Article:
nice one Jay. Would have personally loved a convincing ending to the sotry albeit an imagined one. One which rings truie, is realistifc and offers hope. I just creaed a Training Needs Analysis Form. The objective is to engage the prospect in a discussion of relevance with questions such as, “What strategic initiaitves has your organization started this year, how is training expected to contribute? By this time next year what thre initiatives would you like to have implimented from a training prespective etc and why? etc.. Although I’m yet to use it with any client, the thinking behind the idea is to have a basis to suggest an intervention. Also, I’m try to remind myslef that I need to offer value, like you said. So somewhere along the conversation I’m hoping to convince the client that I’m with him and not against him. That way he may be more open with me and we may be able to arrive at a good solution. Now wish me luck buddy 🙂

    • JayadevM
      November 18, 2012 at 9:46 am

      Hi Sajan

      Yes, I will have to write an imaginary end to this one because it is still “work in progress”.

      Your TNA form sounds interesting; would love to hear from you later about the results or insights gained from using it,

      I wish you the very best.

      Thank you for reading this one.

  6. November 17, 2012 at 2:10 pm

    Disclaimer: Attention for detail is not my USP – yet 😉

  7. November 18, 2012 at 7:51 am

    In fact Jayadev, sometimes if you are the customer and if the person you are contacting starts off telling the pricelist it can be a turn off. I have experienced this at times esp while searching for classes/schools for my son. If the person at the other end starts rattling off the prices without my requesting for it, I end up getting a bad impression about the place. Dunno why exactly 🙂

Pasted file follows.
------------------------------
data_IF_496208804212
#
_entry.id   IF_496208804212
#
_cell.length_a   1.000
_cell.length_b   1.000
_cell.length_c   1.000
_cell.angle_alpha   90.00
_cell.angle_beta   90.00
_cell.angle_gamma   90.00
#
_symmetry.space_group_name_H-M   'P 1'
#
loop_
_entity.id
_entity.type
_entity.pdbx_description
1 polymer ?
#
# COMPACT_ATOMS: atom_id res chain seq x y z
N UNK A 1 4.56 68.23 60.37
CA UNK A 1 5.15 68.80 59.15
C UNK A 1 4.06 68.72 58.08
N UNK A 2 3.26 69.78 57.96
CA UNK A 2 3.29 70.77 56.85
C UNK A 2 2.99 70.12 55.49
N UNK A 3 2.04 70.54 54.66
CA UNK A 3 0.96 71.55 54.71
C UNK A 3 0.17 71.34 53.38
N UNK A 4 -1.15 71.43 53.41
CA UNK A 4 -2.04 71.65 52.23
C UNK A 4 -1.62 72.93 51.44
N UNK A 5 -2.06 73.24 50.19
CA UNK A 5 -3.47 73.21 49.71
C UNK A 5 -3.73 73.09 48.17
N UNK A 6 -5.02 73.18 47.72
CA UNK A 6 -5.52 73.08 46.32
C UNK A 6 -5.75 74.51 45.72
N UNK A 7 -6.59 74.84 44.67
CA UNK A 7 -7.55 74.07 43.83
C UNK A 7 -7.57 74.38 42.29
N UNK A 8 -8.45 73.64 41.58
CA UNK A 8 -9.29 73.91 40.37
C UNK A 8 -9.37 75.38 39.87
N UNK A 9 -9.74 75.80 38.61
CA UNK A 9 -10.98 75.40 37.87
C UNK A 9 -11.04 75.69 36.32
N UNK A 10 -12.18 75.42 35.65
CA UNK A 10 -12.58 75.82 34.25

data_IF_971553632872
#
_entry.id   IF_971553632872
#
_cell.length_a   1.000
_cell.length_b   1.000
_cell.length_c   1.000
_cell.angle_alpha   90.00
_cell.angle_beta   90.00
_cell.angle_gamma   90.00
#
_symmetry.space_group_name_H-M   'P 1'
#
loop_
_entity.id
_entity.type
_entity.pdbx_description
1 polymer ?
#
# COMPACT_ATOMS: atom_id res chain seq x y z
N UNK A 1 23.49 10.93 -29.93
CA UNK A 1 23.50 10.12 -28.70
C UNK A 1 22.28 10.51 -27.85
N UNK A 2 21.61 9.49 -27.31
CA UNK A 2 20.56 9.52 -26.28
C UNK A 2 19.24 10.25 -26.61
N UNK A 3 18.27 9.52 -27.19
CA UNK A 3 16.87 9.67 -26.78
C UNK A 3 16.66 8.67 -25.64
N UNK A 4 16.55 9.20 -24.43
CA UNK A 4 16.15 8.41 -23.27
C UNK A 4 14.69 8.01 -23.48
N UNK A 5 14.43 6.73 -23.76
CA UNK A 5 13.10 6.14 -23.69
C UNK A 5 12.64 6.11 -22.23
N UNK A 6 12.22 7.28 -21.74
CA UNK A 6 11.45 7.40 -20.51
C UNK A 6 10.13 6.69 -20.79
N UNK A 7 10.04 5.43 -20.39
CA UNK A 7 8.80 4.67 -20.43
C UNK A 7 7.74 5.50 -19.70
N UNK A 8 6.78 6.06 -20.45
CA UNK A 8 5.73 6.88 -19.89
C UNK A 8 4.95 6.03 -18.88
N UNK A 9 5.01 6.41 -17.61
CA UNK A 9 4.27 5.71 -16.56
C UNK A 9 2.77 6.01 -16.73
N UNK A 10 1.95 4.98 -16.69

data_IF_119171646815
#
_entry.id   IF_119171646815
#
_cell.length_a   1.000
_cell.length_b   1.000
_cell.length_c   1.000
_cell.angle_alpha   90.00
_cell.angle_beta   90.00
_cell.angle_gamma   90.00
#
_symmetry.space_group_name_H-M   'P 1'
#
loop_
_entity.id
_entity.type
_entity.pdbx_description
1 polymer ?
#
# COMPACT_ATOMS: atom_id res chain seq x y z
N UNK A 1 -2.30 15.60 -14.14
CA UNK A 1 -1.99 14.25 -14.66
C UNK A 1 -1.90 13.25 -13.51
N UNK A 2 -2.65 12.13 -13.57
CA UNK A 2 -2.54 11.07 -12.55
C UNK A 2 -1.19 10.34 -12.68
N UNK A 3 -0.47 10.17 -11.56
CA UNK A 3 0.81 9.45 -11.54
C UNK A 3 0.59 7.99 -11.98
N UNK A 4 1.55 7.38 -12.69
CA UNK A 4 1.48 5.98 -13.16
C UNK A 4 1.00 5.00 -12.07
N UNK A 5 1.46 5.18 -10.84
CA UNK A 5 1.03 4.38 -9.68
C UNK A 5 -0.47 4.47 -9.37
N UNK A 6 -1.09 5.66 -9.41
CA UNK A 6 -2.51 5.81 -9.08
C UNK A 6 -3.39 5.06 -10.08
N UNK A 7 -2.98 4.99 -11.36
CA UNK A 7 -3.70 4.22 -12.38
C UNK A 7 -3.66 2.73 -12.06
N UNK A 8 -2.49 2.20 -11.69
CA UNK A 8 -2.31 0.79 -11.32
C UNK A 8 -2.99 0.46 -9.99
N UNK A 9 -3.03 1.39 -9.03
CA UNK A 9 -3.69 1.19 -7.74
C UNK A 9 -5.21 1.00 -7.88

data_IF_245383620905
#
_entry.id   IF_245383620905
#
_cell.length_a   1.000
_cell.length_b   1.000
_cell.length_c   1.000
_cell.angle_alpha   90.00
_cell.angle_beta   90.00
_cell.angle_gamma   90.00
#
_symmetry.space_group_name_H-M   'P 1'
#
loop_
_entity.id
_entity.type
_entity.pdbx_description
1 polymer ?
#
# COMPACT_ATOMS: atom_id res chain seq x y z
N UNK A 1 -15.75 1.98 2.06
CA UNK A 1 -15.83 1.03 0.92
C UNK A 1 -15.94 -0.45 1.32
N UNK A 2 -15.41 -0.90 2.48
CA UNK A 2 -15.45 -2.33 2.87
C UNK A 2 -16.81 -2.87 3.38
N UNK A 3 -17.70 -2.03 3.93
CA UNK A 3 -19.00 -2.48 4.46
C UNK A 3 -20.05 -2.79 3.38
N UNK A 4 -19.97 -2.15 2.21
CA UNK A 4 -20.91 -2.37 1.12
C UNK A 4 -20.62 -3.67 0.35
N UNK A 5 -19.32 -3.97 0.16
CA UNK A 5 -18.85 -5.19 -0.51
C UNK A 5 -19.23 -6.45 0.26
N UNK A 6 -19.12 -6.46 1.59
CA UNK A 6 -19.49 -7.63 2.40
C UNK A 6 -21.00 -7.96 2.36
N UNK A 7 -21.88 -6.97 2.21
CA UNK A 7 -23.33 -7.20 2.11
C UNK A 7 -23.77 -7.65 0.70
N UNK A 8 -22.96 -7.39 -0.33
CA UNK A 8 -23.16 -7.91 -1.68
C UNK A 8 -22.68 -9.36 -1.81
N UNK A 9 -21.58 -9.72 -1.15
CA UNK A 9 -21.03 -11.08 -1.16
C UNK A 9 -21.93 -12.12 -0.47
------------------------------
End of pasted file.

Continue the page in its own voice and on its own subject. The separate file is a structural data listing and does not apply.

• JayadevM
      November 18, 2012 at 9:44 am

      Hi Jayashree,

      I would love selling to you because you care about what you are buying.

      But I guess that sales guy has either encountered a lot of folks who just focus on the price or there isn’t much to the product beyond the low price.

      I agree that it can be irritating …. and the shop-owner better train his staff differently.

      There is more to any product than just a price tag.

  8. November 18, 2012 at 11:12 am

    Smart answer, JD. There is no substitute for experience in handling such situations.
    Your wisdom shows.

    • JayadevM
      November 18, 2012 at 11:54 am

      Thank you, Shoba. It’s special coming from you.

  9. November 18, 2012 at 12:26 pm

    Just a few hours back I had a conversation with a “trainer”. He was training IAS aspirants for years when he suddenly realised that farming was a more worthwhile exercise.

    • JayadevM
      November 18, 2012 at 12:29 pm

      Ha! Ha! Ha!

      I can empathize with your friend’s feelings.

      It can get quite dirty and frustrating out there.

  10. Jamy
    November 20, 2012 at 4:40 am

    Awesome read Jay! This is so relevant in the hospitality industry. Recently we hosted a family of five who usually stay at Sandy Lane, most expensive hotel n Barbados, however since it was not very child- friendly, they decided to give our resort a shot. The Fairmont Royal Pavilion is no match for Sandy Lane when it comes to rooms with a royal look or the most ultra modern spa and personalised butler service for every single room occupied. The only way we could Wow these guests was with outstanding service to match a quality product, attention to details and keep the children happy so the parents could sit back and relax. From the time they checked in till the day they departed care was taken by different departments to cater to their needs and management also realised that they were not high maintenance guests, but just wanted value for their money. They have since written back to us with the intention of returning for a future stay. Not just a number Jay, you were spot-on!!

    • JayadevM
      November 20, 2012 at 4:56 am

      Go, Fairmont … Go, Jamy & team!

      Excellent illustration, Pro!!